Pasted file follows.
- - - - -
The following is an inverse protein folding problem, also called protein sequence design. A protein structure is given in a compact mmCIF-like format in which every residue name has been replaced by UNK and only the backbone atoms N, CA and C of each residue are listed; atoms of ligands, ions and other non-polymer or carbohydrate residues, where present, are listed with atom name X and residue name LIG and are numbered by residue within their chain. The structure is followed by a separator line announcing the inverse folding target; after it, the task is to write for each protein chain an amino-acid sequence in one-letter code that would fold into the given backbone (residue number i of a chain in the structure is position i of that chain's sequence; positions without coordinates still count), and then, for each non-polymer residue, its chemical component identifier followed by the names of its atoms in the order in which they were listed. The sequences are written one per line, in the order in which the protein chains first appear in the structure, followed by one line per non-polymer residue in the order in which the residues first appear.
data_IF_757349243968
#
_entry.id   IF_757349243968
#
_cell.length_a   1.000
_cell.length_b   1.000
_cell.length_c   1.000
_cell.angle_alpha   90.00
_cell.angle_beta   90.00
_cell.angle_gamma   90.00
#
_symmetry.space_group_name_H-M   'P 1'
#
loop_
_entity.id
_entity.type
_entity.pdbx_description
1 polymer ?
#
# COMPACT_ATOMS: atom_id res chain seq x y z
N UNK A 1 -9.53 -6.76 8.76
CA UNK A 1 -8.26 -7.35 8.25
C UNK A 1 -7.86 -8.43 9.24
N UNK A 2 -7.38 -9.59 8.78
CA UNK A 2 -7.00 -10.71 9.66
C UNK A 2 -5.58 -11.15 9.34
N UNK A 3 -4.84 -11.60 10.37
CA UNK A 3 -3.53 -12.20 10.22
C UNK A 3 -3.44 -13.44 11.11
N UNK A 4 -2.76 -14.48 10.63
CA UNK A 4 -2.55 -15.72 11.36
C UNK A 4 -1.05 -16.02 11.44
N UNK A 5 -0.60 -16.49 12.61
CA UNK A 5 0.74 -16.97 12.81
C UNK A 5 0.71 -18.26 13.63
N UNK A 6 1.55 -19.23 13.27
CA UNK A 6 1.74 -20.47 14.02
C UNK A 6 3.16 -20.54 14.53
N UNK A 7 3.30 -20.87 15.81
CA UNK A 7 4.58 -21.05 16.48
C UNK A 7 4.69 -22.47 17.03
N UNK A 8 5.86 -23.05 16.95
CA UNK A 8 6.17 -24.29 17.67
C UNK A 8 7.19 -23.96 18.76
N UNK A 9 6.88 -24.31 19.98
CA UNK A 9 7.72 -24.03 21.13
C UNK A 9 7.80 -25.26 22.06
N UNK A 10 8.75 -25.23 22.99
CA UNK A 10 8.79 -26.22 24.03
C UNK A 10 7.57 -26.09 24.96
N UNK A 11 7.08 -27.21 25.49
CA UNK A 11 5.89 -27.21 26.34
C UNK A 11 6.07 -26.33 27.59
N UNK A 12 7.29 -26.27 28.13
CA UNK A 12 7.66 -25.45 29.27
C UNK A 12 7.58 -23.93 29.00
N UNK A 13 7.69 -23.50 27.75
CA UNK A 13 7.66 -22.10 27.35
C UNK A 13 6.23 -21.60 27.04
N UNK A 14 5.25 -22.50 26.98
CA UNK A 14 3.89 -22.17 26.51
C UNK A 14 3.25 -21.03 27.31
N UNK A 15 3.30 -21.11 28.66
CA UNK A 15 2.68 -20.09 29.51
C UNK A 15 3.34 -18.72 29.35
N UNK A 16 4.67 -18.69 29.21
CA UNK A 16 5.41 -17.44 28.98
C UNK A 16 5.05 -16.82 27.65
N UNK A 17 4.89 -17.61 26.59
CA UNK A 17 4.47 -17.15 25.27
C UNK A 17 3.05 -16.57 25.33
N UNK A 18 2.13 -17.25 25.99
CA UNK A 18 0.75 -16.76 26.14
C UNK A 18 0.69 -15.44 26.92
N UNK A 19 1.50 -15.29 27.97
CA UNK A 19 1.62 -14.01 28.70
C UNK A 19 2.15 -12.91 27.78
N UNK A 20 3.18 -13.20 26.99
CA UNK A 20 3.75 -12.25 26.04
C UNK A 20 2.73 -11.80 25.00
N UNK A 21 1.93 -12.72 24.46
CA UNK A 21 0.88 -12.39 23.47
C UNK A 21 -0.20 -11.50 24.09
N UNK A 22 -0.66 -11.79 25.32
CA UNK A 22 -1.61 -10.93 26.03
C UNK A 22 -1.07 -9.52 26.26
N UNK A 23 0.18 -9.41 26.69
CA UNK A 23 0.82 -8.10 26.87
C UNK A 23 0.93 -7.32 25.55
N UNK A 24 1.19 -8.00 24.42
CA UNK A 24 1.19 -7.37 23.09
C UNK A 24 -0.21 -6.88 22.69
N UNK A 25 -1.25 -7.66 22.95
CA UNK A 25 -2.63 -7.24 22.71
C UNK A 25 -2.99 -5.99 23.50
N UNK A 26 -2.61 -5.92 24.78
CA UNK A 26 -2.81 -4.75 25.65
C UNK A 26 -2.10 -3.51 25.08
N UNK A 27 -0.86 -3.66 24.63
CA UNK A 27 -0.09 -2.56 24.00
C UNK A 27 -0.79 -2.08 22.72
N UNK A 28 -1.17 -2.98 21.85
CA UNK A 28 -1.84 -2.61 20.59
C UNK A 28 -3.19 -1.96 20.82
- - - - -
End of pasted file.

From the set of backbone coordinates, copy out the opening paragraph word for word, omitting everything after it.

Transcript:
The following is an inverse protein folding problem, also called protein sequence design. A protein structure is given in a compact mmCIF-like format in which every residue name has been replaced by UNK and only the backbone atoms N, CA and C of each residue are listed; atoms of ligands, ions and other non-polymer or carbohydrate residues, where present, are listed with atom name X and residue name LIG and are numbered by residue within their chain. The structure is followed by a separator line announcing the inverse folding target; after it, the task is to write for each protein chain an amino-acid sequence in one-letter code that would fold into the given backbone (residue number i of a chain in the structure is position i of that chain's sequence; positions without coordinates still count), and then, for each non-polymer residue, its chemical component identifier followed by the names of its atoms in the order in which they were listed. The sequences are written one per line, in the order in which the protein chains first appear in the structure, followed by one line per non-polymer residue in the order in which the residues first appear.